Published May 23, 2013 LP Insider LP Magazine Newsletter

After having been encouraged to write about Employee Retention by my good friends at LPMagazine I must admit that I have been dragging my feet. Like many other topics, there are tons of opinions out there about retention and we all have read many of them. The bottom line is that it’s all about how you treat your people. Now I know that it sounds simplistic but that’s because it is. Sadly there are too many companies out there that have a ‘churn and burn them’ mentality and I can assure you that they have the highest turnover ratios in the industry. No one wants to be treated like a number. We have all worked for that micro managing autocratic desk pounding screamer at some point in our careers and the number one thing they taught us was how not to manage and treat people.

Culture; creating a culture of open communication is a great first step to retention. People like to know what is going on so let them know and stop the speculations with regular updates. Retired Costco CEO Jim Senegal was quoted as saying “Culture isn’t the most important thing, it’s the only thing.”

Developmental programs; your employees need to have positions to aspire for and know that they are being developed into those roles even if it means they will move onto other companies to reach their goals. Your support will go a long way toward building a loyal organization and it will also help you to recruit new people as you and your organization’s reputation for developing people becomes known within the LP community. Invest in your team’s professional development and take the time to find out what they want to learn individually such as the certification programs from The Loss Prevention Foundation. For those team members who need to be more challenged, add additional responsibilities, special projects or stretch assignments.

Recognition programs; don’t wait until employee annual reviews to recognize them or provide feedback. A survey released in 2012 of U.S. workers by Global Workforce found that more than one-third (39 percent) of workers don’t feel appreciated at work and more than half (52 percent) aren’t satisfied with how much recognition they receive. Even worse, 17 percent of employees say they have never been recognized for their on-the-job efforts and 31 percent stated they left a job because they weren’t recognized or appreciated for their work.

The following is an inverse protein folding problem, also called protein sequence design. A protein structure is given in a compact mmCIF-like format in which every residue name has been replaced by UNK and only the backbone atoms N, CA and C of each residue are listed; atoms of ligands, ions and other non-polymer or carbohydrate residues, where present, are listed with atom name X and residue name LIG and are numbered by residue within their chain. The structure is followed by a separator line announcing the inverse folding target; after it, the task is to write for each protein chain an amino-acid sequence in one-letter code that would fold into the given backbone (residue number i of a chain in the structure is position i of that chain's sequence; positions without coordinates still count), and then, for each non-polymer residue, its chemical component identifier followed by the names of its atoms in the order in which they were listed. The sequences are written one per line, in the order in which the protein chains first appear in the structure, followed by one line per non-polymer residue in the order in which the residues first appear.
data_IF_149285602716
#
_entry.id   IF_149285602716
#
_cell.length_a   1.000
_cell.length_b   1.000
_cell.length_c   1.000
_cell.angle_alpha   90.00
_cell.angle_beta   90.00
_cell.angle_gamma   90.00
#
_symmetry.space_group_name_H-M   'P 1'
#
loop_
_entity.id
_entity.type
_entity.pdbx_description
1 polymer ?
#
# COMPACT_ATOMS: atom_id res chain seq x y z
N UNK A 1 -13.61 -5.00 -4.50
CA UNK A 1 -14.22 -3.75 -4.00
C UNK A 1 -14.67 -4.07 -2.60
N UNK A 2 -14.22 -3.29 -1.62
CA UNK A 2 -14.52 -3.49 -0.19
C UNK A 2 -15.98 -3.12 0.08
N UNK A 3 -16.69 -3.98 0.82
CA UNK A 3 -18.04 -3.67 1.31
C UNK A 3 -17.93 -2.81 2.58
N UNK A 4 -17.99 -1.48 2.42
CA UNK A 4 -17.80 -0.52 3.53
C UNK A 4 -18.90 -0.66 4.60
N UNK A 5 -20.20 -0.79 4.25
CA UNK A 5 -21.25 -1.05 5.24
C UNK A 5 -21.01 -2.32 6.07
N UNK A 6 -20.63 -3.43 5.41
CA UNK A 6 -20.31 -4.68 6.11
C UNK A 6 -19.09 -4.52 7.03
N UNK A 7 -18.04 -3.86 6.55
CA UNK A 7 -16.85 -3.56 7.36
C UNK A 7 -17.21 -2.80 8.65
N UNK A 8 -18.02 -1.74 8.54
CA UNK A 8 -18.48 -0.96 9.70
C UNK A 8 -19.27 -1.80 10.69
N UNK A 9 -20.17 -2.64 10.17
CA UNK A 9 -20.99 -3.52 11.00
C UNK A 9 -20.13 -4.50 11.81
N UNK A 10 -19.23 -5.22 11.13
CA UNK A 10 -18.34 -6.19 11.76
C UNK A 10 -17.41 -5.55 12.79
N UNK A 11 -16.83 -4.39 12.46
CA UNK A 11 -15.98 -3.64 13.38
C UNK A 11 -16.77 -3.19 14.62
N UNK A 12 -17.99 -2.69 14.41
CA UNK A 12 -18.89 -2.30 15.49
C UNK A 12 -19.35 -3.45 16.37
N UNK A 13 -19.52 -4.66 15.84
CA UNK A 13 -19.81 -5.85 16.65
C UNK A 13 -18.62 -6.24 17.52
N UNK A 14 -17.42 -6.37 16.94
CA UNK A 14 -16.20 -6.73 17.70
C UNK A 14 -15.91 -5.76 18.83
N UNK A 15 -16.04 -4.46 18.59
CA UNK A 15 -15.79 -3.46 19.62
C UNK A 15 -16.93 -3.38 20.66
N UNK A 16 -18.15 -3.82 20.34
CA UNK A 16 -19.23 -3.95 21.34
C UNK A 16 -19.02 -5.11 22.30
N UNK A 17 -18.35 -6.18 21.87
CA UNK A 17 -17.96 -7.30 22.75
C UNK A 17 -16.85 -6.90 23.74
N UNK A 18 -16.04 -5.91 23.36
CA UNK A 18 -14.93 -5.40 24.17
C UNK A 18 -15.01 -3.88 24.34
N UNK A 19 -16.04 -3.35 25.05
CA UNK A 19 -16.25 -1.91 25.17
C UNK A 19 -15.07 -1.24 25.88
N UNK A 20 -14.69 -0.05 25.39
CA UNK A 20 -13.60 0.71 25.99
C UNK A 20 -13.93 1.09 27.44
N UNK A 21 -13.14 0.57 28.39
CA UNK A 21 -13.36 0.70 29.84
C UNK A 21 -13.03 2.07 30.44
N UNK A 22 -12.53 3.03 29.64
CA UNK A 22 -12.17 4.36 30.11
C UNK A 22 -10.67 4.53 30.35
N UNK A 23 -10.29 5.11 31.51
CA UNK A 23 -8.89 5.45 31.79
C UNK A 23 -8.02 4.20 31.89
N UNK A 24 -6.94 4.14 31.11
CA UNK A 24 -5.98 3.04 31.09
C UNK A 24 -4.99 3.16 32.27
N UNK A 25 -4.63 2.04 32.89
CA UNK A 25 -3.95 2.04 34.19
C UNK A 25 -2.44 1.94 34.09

Compensation packages; competitive salaries that include bonus, stock and profit sharing are important with retention however at the end of the day it’s all about your people not having that feeling of being trapped in a position just because it pays well in an organization that offers no growth opportunities or that views you simply as a replaceable commodity. Remember recognition and being valued means more than money to most people.
Work-Life Balance; because of the continued expansion of the do more with less approach, employees are expected to pick up the additional work load. This is fine if they are given the appropriate time off to catch that recital or ball game with the family. Simply said you cannot put a price on the importance of a person’s work-life balance.

Pay it forward; and finally you can pay it forward by not standing in the way when someone from your team has a new career opportunity with another company. After discussing it and providing advice the bottom line is that if it makes sense for them then you should be supportive. Great employees are valuable however no one is irreplaceable. In actuality it is a compliment to you and your organization for developing another executive for our industry. It will also be viewed by the industry as doing the right thing and will attract new talent for your company. Ultimately people want to work for a company that is supportive and that genuinely cares about each individual’s career development and advancement.

Chris O’Leary is the founder of Loss Prevention Recruiters a leading solutions provider in the retail loss prevention industry. He is a former loss prevention executive who has provided loss prevention career advice for over twenty years and has placed many leaders in their careers who are currently vice presidents or directors of loss prevention in our industry today. Loss Prevention Recruiters is all about helping people with their careers and doing what is best for each individual because “the best career advisors build their reputations based on providing sound advice and ethical behavior.”

Are You Getting The Most Out Of LinkedIn?

May 22, 2012

By Chris O’Leary, Loss Prevention Recruiters Published LP Magazine Newsletter May 24, 2012